Many would agree, supermarkets are convenient, but it’s nice to know where your food comes from and incredibly satisfying to know you grew it yourself. We asked John Bogumsky, a Leicester born allotment owner, for his top tips on how to get started growing your own vegetables.
I remember visiting my granddads allotment as a boy. To me and my sister it was a magical kingdom. It was full of home-made greenhouses and sheds made of old pallets and disused buildings.
I still recall the smell of the tomatoes as they were picked and even today that smell takes me right back.
My father saw how we loved the allotment and so he gave me and my sister each a section of his garden. We were given the tools and full responsibility of the land.
I loved it! I was fascinated by all things growing. I was so proud the first time I ate something that I had grown.
5 Top Tips For Growing Your Own Veggies
Find an area of land in a convenient place that is free of dominating weeds such as bindweed and horsetail. Ask someone knowledgeable to look at the plot first before you make a decision. This brings me to the next point…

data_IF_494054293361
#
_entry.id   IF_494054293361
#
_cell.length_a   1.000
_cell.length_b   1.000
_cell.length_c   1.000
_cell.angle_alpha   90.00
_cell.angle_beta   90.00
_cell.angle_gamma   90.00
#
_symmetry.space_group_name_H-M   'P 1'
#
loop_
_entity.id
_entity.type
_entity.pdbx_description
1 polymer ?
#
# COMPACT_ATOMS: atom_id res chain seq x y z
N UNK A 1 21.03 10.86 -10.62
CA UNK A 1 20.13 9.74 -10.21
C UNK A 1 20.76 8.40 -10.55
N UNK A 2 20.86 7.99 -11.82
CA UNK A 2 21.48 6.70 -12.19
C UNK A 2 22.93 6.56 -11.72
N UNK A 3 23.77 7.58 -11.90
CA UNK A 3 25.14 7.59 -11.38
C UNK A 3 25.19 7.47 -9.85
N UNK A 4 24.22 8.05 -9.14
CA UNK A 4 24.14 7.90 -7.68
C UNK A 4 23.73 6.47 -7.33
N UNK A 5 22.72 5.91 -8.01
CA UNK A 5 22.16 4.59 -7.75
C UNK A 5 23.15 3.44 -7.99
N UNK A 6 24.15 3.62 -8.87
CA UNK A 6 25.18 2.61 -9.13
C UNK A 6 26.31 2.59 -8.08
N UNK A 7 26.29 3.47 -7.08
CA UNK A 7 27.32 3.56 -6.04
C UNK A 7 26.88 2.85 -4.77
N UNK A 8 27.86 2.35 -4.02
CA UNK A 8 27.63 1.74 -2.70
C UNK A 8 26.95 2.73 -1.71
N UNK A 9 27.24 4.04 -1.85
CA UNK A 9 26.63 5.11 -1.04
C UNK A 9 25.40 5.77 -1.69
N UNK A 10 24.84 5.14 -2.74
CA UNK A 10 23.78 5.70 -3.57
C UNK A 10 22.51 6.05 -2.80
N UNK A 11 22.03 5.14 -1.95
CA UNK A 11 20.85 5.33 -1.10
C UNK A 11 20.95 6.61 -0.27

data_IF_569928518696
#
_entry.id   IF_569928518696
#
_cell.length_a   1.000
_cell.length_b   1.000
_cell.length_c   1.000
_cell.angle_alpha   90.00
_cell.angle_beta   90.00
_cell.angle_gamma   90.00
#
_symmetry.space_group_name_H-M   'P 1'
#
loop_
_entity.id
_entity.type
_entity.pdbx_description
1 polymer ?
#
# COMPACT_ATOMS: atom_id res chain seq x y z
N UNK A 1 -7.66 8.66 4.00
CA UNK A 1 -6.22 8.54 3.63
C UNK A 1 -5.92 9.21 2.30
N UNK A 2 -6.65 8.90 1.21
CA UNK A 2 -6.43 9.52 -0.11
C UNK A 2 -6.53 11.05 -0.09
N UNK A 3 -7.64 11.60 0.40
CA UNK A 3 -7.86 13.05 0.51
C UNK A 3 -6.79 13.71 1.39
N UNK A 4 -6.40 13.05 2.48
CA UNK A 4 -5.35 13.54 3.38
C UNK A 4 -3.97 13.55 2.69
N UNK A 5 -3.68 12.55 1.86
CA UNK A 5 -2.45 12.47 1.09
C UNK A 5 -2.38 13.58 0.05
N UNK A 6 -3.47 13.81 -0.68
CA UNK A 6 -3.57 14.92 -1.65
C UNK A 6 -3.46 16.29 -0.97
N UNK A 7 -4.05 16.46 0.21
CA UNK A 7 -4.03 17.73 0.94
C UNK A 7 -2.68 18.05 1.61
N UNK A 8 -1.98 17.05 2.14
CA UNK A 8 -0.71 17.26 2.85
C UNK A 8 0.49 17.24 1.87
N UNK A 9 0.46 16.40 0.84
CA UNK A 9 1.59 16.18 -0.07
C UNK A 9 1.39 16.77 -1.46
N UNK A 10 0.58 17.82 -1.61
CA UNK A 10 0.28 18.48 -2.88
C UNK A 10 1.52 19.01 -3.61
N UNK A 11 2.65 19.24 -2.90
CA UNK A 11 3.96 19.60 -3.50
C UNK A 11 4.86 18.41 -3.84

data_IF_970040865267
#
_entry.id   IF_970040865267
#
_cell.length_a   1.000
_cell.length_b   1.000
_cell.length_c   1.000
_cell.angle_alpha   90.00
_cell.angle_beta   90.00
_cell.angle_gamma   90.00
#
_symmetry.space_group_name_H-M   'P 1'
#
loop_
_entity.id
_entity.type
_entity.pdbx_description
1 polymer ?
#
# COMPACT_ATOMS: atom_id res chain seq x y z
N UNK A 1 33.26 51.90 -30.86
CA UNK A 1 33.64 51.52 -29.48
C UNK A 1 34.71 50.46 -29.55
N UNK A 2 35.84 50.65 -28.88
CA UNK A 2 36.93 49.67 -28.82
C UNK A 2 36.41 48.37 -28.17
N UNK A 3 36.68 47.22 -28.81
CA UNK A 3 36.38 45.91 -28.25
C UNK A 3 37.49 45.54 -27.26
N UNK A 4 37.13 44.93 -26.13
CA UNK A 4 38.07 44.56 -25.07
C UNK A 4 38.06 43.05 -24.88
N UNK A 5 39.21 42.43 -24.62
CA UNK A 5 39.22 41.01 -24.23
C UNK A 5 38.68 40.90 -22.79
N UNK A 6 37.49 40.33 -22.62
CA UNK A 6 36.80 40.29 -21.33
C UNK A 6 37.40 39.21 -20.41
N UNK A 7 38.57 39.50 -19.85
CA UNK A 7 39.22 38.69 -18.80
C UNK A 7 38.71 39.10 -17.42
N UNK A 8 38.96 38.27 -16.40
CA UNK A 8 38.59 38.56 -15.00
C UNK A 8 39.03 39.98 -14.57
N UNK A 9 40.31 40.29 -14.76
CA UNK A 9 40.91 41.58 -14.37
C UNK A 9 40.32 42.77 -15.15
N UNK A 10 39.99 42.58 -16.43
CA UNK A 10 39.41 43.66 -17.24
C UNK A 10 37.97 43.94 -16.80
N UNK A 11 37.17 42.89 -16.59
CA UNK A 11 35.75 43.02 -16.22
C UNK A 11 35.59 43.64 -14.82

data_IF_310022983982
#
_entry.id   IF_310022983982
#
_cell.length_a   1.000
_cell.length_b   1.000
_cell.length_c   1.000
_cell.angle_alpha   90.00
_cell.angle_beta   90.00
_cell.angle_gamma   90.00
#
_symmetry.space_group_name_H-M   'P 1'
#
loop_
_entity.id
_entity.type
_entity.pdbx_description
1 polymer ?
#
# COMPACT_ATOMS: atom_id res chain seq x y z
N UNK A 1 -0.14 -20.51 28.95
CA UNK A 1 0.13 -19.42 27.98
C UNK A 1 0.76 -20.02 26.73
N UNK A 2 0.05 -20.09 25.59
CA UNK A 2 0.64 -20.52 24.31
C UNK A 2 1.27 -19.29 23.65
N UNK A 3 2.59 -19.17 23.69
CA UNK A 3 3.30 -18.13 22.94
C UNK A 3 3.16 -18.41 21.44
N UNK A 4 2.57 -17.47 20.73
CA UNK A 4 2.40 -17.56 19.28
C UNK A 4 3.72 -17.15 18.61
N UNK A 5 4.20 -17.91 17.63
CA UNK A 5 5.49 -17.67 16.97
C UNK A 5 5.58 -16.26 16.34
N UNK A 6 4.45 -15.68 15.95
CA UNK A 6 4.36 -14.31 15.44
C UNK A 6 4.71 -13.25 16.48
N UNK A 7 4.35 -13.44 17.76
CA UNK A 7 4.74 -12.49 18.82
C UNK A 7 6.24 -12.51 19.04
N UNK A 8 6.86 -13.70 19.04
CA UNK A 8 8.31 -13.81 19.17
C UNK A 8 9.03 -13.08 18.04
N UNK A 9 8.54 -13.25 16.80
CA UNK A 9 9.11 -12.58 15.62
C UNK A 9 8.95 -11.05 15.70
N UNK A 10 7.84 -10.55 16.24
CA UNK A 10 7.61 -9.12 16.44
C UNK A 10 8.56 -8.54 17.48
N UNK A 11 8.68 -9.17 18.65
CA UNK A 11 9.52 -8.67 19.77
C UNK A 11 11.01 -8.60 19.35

Once you have a plot, you will most likely find your neighbours and local allotment society will help you to choose the right plants for your location. If they are growing something, so can you. They will also be able to advise on the best tools for the job.
I recommend you subscribe to some magazines and read some books on gardening. These will help you to avoid some common problems that allotment owners face such as diseases and pests. Some of the most common are black fly and blight.
It is important to plan, when to grow and when to carry out specific jobs on your plot, such as adding soil conditioners like manure and repairing the wooden shed. Also you should plan for the weather. If it looks to it is going to be a dry summer, be ready with extra water.
5 – Replicate A Seed’s Natural Environment
Every plant needs to be grown in a certain way and germinated at a specific time. Some need warmth, whereas others benefit from a period of cold weather, such as garlic. I have found that parsnips taste more intense when they have been harvested after a good frost.